Life is fun on the Island of Games. The thousand inhabitants enjoy competing at chess, checkers, and contests to solve the Rubik’s Cube puzzle as fast as possible. The islanders are rated for their skill at each of the three games. The ratings fall between 0 and 1.
The ratings for each category seem to follow a uniform distribution. For example, here is a histogram for the Chess ratings:
There isn’t much correlation between the skills for the three games:
Correlations between Skills

Chess 
Checkers 
Rubik’s Cube 
Chess 
1.0000 

Checkers 
0.0530 
1.0000 

Rubik’s Cube 
0.0452 
0.0049 
1.0000 
The next three charts confirm this lack of correlation. The first chart compares the ratings for Chess and Checkers, and includes a linear regression:
Here is Chess vs Rubik’s Cube:
And Checkers vs Rubik’s Cube:
The raw data and some statistical analysis can be found here.
All of this looks like pure noise. But there is a hidden structure. Can you find it?
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See the Answer: Binary Sudoku and the Limits of Visualization
Related Geometric Animations: Melting Fractals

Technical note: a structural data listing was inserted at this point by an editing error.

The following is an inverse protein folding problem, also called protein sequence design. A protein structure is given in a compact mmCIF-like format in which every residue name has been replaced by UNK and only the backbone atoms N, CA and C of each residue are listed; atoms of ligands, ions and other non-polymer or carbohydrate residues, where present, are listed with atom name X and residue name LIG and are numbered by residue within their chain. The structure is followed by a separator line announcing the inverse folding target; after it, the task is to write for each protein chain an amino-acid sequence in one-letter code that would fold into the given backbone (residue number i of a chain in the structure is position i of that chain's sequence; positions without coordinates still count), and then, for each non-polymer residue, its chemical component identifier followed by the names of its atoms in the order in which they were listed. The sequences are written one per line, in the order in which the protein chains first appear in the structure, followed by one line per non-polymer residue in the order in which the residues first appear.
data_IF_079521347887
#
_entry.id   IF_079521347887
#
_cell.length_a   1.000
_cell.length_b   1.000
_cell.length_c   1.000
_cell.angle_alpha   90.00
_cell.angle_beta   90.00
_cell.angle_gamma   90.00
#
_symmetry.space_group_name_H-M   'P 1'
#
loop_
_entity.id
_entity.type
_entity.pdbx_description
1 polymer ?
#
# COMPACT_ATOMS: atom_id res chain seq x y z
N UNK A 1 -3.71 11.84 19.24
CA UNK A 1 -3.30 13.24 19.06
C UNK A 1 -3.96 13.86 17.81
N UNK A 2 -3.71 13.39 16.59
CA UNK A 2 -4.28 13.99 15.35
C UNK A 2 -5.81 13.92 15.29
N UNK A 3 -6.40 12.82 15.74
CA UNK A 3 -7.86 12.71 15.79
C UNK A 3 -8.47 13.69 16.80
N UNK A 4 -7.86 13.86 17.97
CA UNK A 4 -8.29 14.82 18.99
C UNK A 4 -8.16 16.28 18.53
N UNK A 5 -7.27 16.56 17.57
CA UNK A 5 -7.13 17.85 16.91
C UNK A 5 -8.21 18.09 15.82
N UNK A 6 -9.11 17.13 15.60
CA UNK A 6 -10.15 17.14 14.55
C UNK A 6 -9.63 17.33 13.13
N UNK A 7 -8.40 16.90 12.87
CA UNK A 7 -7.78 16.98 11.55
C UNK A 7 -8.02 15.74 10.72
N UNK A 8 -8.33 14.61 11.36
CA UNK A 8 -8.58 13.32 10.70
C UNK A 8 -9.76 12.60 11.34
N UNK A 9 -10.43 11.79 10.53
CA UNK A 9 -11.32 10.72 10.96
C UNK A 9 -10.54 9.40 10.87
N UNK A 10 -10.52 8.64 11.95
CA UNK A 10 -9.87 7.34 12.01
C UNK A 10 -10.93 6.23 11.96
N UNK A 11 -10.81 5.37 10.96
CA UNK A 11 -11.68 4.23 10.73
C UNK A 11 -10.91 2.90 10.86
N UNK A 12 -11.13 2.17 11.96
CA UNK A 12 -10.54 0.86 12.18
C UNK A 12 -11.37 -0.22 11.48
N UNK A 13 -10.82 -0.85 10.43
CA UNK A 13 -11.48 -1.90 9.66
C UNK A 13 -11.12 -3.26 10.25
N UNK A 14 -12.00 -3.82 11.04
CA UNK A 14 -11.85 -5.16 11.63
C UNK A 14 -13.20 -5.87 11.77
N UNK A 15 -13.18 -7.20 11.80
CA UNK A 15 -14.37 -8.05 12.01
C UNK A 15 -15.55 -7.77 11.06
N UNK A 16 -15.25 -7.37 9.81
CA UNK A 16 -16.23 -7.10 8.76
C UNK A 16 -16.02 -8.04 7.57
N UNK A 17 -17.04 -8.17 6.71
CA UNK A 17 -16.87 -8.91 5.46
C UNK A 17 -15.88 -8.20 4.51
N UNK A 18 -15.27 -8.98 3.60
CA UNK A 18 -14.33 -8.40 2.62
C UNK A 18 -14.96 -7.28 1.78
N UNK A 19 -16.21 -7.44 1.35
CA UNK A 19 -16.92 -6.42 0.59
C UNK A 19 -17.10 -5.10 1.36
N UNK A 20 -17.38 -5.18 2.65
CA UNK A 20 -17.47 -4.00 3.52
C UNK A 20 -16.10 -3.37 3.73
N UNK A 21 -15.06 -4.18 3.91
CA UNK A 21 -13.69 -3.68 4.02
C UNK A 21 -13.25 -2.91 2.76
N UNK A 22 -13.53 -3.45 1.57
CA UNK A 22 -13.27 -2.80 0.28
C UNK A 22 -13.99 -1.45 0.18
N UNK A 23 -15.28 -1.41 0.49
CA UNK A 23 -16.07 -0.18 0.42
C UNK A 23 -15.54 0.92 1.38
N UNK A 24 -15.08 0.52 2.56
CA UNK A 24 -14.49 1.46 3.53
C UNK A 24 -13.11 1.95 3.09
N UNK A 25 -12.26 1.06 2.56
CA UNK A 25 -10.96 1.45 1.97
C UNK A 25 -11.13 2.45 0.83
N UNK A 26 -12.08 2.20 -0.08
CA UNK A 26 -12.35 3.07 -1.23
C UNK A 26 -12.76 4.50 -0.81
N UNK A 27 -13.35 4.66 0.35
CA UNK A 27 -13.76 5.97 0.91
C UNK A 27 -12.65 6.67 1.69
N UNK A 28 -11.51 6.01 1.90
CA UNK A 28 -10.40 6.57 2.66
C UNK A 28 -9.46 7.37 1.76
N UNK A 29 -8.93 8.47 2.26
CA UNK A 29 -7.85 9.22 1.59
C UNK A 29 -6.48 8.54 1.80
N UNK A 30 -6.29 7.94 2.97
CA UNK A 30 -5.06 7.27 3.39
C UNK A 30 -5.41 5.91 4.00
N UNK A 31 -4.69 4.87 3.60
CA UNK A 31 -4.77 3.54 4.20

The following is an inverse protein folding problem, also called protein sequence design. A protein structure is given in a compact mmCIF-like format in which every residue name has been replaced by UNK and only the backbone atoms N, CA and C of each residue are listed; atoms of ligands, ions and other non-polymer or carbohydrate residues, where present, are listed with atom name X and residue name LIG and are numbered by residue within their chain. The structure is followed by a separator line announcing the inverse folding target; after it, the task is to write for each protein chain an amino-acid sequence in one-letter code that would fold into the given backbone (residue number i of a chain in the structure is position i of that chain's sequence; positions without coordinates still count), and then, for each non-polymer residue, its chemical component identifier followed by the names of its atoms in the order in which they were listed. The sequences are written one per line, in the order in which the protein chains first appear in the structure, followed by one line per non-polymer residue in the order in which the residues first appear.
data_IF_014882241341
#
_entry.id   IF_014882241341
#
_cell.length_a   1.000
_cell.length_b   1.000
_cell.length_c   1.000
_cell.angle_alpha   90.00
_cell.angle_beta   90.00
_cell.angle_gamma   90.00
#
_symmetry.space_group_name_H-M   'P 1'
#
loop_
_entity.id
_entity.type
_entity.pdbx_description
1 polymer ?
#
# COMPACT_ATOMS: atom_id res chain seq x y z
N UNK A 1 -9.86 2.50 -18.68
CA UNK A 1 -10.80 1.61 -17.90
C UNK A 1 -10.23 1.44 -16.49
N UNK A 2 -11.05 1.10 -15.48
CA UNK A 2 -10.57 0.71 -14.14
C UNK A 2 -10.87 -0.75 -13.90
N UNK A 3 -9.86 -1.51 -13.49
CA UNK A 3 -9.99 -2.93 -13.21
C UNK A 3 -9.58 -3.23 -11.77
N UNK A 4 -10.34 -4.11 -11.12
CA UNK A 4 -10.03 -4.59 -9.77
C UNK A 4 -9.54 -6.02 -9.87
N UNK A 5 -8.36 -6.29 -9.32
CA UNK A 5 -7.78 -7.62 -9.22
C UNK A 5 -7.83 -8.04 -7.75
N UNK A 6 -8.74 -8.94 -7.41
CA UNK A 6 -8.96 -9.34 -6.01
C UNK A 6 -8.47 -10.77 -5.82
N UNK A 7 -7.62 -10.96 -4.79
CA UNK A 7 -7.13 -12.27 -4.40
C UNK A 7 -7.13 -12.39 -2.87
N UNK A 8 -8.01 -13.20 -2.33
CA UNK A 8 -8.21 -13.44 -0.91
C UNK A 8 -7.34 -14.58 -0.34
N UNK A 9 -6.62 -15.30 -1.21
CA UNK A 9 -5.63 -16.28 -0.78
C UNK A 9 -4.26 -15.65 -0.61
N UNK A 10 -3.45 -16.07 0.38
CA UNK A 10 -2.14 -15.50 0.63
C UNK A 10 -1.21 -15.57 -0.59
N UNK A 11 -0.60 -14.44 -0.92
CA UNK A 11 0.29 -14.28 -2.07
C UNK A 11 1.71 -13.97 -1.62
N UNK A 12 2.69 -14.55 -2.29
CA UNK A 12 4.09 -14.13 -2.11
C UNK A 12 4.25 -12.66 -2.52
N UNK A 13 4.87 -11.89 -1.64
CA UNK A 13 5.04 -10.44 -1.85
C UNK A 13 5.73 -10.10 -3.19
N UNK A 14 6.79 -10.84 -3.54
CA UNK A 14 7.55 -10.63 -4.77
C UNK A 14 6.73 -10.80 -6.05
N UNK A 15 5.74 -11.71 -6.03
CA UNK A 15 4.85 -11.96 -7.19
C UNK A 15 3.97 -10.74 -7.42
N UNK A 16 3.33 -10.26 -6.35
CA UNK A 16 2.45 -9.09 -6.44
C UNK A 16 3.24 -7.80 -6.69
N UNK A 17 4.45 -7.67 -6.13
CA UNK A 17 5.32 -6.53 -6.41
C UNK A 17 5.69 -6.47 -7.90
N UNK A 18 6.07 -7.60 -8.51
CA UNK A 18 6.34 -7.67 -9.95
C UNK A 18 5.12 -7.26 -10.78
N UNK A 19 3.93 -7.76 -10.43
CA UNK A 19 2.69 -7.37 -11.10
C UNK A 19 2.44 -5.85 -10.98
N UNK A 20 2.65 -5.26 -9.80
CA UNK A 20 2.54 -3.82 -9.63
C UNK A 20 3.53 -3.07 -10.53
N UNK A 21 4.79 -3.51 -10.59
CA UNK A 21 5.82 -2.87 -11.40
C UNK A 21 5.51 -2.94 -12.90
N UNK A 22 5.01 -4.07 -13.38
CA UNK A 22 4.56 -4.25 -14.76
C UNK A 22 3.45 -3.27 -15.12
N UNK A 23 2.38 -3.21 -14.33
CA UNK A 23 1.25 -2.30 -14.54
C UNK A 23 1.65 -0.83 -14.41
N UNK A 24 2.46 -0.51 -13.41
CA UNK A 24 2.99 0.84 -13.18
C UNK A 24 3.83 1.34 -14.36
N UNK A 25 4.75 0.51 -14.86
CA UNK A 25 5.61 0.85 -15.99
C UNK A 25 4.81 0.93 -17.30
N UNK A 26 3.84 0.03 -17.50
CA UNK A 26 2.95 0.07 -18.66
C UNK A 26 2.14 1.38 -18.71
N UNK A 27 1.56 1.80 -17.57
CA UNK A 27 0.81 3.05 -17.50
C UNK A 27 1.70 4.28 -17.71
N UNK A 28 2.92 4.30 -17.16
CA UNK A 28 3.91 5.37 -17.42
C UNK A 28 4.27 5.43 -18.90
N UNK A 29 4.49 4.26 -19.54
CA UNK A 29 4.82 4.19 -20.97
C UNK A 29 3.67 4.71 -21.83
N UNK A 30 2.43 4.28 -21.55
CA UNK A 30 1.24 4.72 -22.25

I posted this puzzle to Quant Masters, a LinkedIn group, and Simon Bremer has solved it.
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I also posted to puzzle to wilmott.com, where it has been solved, leading to an interesting discussion involving monte carlo sampling and fractals.
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Wow, very cool puzzle. This is going to take some time for me to work out. I’ve been numbing my brain too much with simple games like Online Checkers. I love puzzles though so I’m looking forward to a challenge.
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absolutely awesome, gives a lot to think about, cheers
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